PACE: Pace Factor - the number of possessions a team uses per game.
AST: Assist Ratio - the percentage of a team's possessions that ends in an assist. Assist Ratio = (Assists x 100) divided by [(FGA + (FTA x 0.44) + Assists + Turnovers]
TO: Turnover Ratio - the percentage of a team's possessions that end in a turnover. Turnover Ratio = (Turnover x 100) divided by [(FGA + (FTA x 0.44) + Assists + Turnovers]
ORR: Offensive rebound rate
DRR: Defensive rebound rate
REBR: Rebound Rate - the percentage of missed shots that a team rebounds. Rebound Rate = (Rebounds x Team Minutes) divided by [Player Minutes x (Team Rebounds + Opponent Rebounds)]
EFF FG%: Effective Field Goal Percentage
TS%: True Shooting Percentage - what a team's shooting percentage would be if we accounted for free throws and 3-pointers. True Shooting Percentage = (Total points x 50) divided by [(FGA + (FTA x 0.44)]
OFF EFF: Offensive Efficiency - the number of points a team scores per 100 possessions.
DEF EFF: Defensive Efficiency - the number of points a team allows per 100 possessions.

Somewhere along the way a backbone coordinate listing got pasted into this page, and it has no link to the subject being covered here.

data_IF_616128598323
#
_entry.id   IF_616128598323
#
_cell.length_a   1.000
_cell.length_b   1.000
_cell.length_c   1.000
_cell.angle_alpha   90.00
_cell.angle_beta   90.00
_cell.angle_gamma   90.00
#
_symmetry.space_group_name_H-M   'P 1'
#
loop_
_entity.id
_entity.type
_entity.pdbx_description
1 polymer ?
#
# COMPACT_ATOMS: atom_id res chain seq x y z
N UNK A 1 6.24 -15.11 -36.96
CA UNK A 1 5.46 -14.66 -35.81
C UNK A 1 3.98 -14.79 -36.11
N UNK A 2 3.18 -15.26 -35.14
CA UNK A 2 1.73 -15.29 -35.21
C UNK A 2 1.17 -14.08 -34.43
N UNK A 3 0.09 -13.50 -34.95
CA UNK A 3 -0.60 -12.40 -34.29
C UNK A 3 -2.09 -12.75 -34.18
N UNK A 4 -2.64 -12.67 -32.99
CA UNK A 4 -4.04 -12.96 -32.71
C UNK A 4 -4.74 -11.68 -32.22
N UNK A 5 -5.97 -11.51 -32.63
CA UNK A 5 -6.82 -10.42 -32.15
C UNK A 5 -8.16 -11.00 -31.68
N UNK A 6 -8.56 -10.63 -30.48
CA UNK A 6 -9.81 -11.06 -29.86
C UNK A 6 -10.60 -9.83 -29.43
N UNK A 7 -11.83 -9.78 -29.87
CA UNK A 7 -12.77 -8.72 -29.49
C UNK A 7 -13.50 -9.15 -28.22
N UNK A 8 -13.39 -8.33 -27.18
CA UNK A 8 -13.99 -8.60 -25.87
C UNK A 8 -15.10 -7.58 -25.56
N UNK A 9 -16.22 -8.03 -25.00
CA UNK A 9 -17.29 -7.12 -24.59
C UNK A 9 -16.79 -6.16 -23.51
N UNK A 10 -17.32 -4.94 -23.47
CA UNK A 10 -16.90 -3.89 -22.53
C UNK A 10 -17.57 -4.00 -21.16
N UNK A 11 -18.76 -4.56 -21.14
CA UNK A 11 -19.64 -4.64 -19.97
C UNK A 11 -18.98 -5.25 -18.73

The pace factor is used to estimate the number of possessions a team has per game. The more possessions a team accumulates, the quicker the pace of the game. The formula for this statistic is: ((Tm Poss + Opp Poss) / (2 * (Tm MP / 5))). The first part of the equation sums Team Possessions and Opponent's Possessions. The latter half of the equation uses Team Minutes Played, which is the total number of minutes played by each player on the team.
(more analysis of the pace factor)
Not sure if it amounts to anything other than exciting, high-scoring games, but hey, we're #1! So go suck on that. Someone!
Actually a higher pace factor does have an effect scoring efficiency...(I'm guessing because of fast breaks/layups/unsettled defense? - not sure)
"All in all, a team can expect to increase their Offensive Efficiency by 0.32 points for every extra possession that they use per game. This means that, so far this year, a team that uses six extra possessions per game might be expected to gain about 2 extra points in Offensive Efficiency.
Faster offenses were slightly more efficient than the slower ones in 2004-05 (by only a slight margin: 0.03 points per 100 possessions). In 2005-06, this gap increased to 0.80. This year, the gap is up to 1.4. This means that, rather than shrinking, the benefits to be gained from a faster paced offense are actually increasing. ."
On the bright side, Lin's making better decisions on the defensive end too. He used to give up way too many points since he would overhelp when his man was one pass away, inevitably causing either a slow recovery to a jumper or forced rotations by our other players.